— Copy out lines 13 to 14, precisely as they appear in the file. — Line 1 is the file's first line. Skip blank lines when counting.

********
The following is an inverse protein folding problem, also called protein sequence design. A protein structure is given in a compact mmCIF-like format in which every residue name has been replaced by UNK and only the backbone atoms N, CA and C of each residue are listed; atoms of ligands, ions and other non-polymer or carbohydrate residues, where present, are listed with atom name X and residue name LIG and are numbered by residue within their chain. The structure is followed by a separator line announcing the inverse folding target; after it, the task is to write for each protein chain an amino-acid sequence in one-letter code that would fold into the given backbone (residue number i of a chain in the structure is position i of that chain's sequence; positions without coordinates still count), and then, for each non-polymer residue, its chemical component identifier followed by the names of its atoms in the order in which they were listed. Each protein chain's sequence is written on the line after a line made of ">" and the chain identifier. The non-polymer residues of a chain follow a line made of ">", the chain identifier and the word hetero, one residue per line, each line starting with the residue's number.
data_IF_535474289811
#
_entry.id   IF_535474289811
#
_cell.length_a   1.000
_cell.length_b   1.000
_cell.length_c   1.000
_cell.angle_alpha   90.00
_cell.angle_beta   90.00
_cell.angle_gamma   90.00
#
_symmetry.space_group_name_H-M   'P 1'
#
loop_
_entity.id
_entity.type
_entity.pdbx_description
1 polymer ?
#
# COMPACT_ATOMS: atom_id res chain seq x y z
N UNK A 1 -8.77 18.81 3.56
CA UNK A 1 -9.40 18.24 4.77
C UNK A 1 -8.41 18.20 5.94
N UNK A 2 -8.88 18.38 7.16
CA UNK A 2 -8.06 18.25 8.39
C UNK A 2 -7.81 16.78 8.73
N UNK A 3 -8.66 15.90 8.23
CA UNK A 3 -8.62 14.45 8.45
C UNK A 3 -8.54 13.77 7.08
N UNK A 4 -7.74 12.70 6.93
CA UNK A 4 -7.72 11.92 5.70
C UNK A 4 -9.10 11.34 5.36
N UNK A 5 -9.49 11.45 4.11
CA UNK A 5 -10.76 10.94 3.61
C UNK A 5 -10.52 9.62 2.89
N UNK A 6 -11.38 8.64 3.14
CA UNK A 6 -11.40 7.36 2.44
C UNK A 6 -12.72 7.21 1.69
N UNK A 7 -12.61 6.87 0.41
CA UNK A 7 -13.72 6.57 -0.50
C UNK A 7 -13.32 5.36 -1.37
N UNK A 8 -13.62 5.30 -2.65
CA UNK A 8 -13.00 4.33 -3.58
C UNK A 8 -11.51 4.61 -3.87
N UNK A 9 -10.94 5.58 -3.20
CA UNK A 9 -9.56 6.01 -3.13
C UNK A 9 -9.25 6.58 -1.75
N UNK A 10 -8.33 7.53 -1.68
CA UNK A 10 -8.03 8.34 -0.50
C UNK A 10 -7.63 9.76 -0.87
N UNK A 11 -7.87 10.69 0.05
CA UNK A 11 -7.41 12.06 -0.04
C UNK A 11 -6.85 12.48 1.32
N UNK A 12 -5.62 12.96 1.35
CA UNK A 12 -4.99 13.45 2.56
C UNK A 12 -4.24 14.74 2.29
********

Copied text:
_symmetry.space_group_name_H-M   'P 1'
#